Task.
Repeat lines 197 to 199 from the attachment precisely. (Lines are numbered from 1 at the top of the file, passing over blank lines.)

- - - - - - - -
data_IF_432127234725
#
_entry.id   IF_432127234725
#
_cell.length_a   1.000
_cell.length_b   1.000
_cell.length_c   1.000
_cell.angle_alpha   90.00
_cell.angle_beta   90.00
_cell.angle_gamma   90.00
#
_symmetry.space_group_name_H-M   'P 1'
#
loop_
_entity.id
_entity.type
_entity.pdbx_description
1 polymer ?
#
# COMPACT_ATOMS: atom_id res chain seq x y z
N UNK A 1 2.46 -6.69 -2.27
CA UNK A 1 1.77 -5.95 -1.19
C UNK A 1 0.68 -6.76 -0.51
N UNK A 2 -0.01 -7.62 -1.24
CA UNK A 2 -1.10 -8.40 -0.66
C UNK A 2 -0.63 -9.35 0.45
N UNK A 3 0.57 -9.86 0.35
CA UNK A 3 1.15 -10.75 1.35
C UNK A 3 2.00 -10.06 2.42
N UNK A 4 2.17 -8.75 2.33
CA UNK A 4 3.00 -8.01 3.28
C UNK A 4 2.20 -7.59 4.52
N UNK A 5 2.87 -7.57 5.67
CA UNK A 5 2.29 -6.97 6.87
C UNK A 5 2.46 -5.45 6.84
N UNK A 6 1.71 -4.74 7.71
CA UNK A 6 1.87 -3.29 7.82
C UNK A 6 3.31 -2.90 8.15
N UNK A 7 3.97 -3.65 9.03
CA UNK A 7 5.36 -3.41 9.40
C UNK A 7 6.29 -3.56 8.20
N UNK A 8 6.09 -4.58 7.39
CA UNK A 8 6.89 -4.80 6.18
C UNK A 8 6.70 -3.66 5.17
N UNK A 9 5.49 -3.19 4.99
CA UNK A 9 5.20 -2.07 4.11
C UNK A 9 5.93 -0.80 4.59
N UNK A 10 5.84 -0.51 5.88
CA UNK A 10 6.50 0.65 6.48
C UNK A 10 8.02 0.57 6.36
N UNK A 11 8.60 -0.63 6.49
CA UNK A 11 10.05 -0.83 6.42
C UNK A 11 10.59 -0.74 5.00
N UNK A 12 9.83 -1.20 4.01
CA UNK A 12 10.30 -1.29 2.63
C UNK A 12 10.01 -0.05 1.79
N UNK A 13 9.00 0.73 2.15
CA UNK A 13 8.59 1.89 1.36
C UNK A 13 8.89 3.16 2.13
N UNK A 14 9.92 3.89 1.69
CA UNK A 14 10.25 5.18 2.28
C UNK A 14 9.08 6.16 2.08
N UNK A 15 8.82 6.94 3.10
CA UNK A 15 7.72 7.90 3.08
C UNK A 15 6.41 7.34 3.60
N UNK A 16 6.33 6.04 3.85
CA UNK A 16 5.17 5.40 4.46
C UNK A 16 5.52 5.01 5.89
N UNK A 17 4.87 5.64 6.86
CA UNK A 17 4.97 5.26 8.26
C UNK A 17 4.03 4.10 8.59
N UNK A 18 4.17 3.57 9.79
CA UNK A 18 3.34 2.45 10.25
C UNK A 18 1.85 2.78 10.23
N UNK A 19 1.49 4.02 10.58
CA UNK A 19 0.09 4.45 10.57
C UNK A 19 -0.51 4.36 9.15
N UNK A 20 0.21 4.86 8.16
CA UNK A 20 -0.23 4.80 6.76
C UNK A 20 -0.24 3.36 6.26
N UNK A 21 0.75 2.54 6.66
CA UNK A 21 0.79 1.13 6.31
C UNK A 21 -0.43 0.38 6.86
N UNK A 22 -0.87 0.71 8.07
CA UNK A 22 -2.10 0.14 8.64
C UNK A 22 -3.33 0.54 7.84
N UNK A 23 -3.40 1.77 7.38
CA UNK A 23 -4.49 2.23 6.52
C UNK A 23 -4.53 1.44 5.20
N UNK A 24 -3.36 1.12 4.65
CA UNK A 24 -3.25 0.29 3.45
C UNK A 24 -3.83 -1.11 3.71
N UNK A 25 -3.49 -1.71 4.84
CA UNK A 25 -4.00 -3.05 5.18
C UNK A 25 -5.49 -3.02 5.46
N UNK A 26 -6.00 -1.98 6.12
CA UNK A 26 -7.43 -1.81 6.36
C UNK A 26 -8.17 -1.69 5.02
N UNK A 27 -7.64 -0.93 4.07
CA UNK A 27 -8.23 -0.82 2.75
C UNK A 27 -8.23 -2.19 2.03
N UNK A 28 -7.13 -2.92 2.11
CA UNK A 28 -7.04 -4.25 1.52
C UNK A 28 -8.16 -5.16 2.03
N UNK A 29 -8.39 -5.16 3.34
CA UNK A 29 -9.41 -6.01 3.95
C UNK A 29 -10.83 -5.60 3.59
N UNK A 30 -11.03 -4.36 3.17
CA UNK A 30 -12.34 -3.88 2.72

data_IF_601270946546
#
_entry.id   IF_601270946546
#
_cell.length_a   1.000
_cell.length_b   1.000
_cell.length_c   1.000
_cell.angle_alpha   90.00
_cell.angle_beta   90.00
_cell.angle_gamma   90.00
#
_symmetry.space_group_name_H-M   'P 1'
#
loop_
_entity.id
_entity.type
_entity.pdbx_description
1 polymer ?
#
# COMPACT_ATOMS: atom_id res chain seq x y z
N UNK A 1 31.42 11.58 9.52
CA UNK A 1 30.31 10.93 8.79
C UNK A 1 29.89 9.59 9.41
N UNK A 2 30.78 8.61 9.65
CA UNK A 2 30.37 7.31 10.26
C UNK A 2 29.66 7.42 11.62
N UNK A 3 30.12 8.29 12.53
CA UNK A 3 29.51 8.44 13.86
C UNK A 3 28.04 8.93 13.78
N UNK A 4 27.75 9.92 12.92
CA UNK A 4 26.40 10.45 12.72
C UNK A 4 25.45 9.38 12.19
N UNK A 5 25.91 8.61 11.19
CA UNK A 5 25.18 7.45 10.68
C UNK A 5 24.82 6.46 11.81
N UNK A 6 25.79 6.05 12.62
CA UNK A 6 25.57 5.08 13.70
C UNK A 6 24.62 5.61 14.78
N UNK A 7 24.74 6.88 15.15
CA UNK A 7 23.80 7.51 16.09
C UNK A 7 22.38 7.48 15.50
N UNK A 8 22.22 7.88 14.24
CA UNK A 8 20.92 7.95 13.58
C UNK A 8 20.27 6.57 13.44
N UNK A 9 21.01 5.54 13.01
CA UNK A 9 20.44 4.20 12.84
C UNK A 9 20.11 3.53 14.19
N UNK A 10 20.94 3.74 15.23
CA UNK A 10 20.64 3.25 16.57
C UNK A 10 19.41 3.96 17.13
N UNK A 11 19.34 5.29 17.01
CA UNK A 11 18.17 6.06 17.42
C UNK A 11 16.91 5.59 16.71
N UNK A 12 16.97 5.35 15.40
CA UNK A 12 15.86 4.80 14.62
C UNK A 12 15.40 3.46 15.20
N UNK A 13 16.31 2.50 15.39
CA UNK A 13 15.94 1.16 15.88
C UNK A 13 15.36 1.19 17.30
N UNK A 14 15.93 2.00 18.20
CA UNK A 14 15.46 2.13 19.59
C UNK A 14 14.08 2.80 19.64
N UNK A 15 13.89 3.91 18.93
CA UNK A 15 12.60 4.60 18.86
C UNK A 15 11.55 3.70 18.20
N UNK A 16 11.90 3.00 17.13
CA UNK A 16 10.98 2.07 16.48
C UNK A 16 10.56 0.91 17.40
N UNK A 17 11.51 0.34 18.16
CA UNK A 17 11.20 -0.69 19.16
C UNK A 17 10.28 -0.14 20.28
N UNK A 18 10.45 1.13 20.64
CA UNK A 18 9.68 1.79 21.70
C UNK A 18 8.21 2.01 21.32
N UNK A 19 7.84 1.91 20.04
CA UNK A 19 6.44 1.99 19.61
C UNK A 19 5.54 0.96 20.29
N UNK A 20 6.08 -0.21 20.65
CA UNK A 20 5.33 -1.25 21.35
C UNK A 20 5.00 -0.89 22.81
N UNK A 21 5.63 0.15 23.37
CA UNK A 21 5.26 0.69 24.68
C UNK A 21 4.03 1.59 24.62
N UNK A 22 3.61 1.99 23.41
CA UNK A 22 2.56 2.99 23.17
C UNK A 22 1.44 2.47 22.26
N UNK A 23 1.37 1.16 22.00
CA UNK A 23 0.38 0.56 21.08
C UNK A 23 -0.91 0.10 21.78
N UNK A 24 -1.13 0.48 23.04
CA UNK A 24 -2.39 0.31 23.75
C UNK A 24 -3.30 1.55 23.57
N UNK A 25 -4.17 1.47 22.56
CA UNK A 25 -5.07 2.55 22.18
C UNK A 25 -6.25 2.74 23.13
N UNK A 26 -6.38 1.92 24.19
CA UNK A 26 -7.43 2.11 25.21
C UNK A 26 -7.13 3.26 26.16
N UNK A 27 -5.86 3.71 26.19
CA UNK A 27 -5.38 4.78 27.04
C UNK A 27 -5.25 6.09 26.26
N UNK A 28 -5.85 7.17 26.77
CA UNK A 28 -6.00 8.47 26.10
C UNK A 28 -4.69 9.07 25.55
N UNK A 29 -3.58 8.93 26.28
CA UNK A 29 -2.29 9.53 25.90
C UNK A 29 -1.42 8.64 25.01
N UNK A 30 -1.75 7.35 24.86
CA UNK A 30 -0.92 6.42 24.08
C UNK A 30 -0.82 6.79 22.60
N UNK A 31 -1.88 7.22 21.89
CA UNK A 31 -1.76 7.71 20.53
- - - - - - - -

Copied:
CA UNK A 23 0.38 0.56 21.08
C UNK A 23 -0.91 0.10 21.78
N UNK A 24 -1.13 0.48 23.04